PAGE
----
In that case, Hanumantha Rao v. Latchamma AIR 1926 Mad 1190 on which strong reliance was placed by the learned Counsel for the appellants was noticed. In Hanumantha Rao's case AIR 1926 Mad 1190, Section 69 of the Probate and Administration Act (1881) came up for examination before the Division Bench. In that context, the Division Bench observed as under:
If a person is likely to suffer by the grant of the probate of a forged will or an invalid will he has sufficient interest to enter a caveat.
We may state that the aforesaid observations were considered in M.K. Sombhaias-mal's case AIR 1928 Mad 803 and the learned Judge was of the opinion that the learned Judges in Hanumantha Rao's case AIR 1926 Mad 1190 could not have intended by their dicta to cast a doubt on a long settled practice sanctioned in a series of judgments of great authority. It is clear to our mind that a probate court dealing with issuing a grant of probate is only required to adjudicate whether the will is duly executed as required by law by a testator of sound and disposing state of mind and that it is not part of the duty of the testamentary court to consider the question of title of property. In other words, the Probate Court cannot decide the disputed title to the property mentioned in the Will. It necessarily follows that a person who enters caveat under Section 284 of the Act cannot dispute the title of the testator to deal with the property. We are also of opinion that dismissal of the caveat on the ground that the Probate Court cannot consider the question of title of property, is not likely to prejudice in any wav the caveator for, he has a right to file the suit to establish his title to the property.
11. For the reasons aforesaid, we have reached the conclusion that the caveats filed by the appellants cannot be sustained on the mere ground that the deceased Ridmal had no right to make a testamental disposition of the properties in dispute which belong to the Jain Community. In this view of the matter, the learned District Judge was right when he discharged and dismissed the caveats of the appellants. The learned single Judge rightly confirmed this order in appeal.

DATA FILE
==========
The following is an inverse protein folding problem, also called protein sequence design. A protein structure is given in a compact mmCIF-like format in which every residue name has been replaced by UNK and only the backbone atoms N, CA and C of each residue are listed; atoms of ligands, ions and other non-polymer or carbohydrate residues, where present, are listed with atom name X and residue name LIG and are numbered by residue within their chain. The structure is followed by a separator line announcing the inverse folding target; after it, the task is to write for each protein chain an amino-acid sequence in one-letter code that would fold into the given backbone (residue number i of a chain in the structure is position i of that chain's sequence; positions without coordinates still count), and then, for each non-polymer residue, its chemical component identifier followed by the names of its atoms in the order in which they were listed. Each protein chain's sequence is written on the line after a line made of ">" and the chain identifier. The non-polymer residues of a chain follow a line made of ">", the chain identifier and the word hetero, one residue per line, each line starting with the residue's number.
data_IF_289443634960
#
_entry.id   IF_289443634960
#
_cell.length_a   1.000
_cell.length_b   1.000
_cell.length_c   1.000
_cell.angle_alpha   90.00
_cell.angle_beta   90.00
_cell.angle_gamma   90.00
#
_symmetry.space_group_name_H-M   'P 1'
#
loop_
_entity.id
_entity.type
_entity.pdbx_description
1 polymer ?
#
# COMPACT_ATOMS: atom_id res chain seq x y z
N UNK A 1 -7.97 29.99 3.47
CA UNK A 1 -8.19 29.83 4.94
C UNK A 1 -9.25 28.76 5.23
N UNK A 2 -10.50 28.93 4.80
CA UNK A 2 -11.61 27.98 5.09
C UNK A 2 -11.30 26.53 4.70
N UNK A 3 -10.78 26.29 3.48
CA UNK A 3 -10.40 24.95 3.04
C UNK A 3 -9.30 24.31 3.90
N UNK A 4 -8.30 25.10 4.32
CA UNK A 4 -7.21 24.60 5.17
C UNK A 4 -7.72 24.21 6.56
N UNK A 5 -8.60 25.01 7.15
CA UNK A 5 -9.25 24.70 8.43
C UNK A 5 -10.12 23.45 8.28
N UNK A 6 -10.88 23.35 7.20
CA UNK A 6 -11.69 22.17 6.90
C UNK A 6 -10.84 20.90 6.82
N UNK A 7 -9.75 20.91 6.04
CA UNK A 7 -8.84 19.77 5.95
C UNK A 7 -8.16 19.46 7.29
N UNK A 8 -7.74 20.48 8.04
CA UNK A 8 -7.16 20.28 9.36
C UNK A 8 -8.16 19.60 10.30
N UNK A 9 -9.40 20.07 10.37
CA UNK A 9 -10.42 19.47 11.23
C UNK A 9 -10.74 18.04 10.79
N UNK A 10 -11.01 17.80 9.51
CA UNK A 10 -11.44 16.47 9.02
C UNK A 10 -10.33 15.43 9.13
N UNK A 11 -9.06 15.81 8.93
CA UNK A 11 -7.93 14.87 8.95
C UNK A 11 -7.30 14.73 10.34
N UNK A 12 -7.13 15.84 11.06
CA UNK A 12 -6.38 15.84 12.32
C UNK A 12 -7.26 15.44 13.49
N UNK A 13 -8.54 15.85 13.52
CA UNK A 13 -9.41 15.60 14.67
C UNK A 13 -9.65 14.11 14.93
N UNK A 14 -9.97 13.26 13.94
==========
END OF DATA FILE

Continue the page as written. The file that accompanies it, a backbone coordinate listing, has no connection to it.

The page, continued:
12. Before we close, we may notice Sima Rani v. Puspa Rani (8), which was cited by Mr. Kalla, learned Counsel for the appellants. In that case, it was held that a person having interest, however, slight and even the bare possibility an interest is sufficient to make an application for revocation. We may state that Section 263 of the Act, which deals with revocation or annulment for just cause the probate or letters of administration came up for consideration. On the effects of that case it was held that the appellant/applicant had locus standi to maintain an application for revocation of the Will. We regret, we have not been able to appreciate the bearing of this derision on the case which is before us. I We have no hesitation in saying that this decision is not of any assistance to the appellants.
13. No other point survives for our consideration.
14. The result is that this appeal has no force and it is, accordingly, dismissed summarily.